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Looking out for dragonflies

Common darter dragonfly on blade of grass at Croome, Worcestershire
Common darter dragonfly at Croome, Worcestershire | © National Trust Images/Tracey Blackwell

Along with their damselfly cousins, dragonflies have hovered the earth since pre-historic times. But now they’re becoming a less familiar sight because of threats to the wetland habitats they live in. Find out how to help protect them and conserve these delicate ecosystems. We’ve challenged some of our keen-eyed nature lovers to compete in our Dragonfly League – and you can join in too.

How to spot a dragonfly

With shimmering bodies flashing in the sun, dragonflies can fly sideways and even backwards on fast, agile wings. Their powerful eyes see ultraviolet light so they can easily spot prey and snatch meals on the go.

Summer months are the best time to spot these exotic insects. They’re out in force from mid-May to August, although you might see some as late as October.

Pick a warm, sunny day when there’s no wind and explore near a pond, lake, river or nature reserve. To get a clear photo, try peaceful spots fringed with plants: they like to perch on stems and leaves.

What's the difference between a dragonfly and a damselfly?

  • Dragonflies look quite similar to their smaller cousins, but they are usually bigger and stronger with larger eyes.
  • One way to tell the difference is to look at their wings. Damselflies have four wings that are all almost the same length, while the back wings of dragonflies are usually shorter and wider.
  • Resting dragonflies hold their wings out at right angles, while damselflies rest theirs along the length of their bodies.

Dragonflies to spot

Common blue damselfly

This blue and black damselfly can be found hovering gently over the surface of most waters.

A light blue dragonfly with a wide body and black, outstretched wings with blurred green vegetation behind
A broad bodied chaser dragonfly | © National Trust Images/Derek Hatton

Brown hawker dragonfly

A common dragonfly seen near canals and lakes, easily recognised by its chocolate-brown body and tiny yellow and blue markings. It has distinctive transparent brown wings.

Common darter dragonfly

A summer and autumn species that can be spotted well into November. Males are bright red while the females and immature adults are golden-brown.

Four spotted chaser dragonfly

These are active dragonflies which can be seen around ponds, lakes and in woods. When perched you may be able to get close for a good look and easily see the four spots on the wings.

Blue tailed damselfly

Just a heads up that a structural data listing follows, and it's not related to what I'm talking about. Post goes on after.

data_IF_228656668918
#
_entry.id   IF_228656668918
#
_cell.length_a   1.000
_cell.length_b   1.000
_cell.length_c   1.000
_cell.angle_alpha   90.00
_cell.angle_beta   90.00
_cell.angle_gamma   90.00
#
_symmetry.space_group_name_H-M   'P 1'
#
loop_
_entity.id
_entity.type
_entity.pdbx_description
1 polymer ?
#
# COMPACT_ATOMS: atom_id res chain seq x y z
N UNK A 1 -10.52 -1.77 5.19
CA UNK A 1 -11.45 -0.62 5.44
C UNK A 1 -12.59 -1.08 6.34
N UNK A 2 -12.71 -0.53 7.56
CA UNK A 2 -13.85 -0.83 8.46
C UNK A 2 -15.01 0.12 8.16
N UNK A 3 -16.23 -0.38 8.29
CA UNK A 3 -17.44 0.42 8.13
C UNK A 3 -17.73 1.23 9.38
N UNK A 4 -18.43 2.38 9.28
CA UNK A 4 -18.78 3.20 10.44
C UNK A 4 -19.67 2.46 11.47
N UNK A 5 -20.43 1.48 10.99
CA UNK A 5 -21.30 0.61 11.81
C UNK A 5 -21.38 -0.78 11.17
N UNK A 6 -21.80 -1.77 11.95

The males always have a blue spot on the ‘tail’ and blue eyes. They can occur in large numbers along with other damselflies.

Large red damselfly

This distinctive and brightly coloured damselfly has a deep scarlet body with black legs and a gold band on its tail.

A dark blue and black damselfly sits on a large green leaf
A banded demoiselle damselfly | © National Trust Images/Derek Hatton

Banded demoiselle dragonfly

You can spot this one from the distinctive bands on its wings, which are blue on the male and pale green on the female. You can see them along riverbanks.

Threats to dragonfly populations

Despite being ace flyers and expert hunters, some dragonfly numbers are falling across the UK. It’s a sign their wetland habitats aren’t as healthy as they once were, with pollution and climate change taking their toll, too.

The Dragonfly League

To protect these magnificent minibeasts and the creatures that share their habitats, we’ve created a Dragonfly League at some of the places we look after. We’re challenging our gardeners, rangers and volunteers to spot as many dragonfly species as possible.

To monitor ecosystems, lots of different species are used as indicators of the quality and health of their habitats. Besides keeping an eye on dragonfly numbers, it’s helping us understand how to improve wetlands and encourage more wildlife to move in.

How the Dragonfly League works

A bit like a football league, teams at different National Trust places compete for top spots in the table. The more species they spy, the more points they score. They’ll notch up extra points for rare species like the metallic green willow emerald damselfly, or the Norfolk hawker with its green eyes and orange-brown body.

It means our resident nature lovers are always on the lookout for elusive species that will get them to the top of the table by the end of the season.

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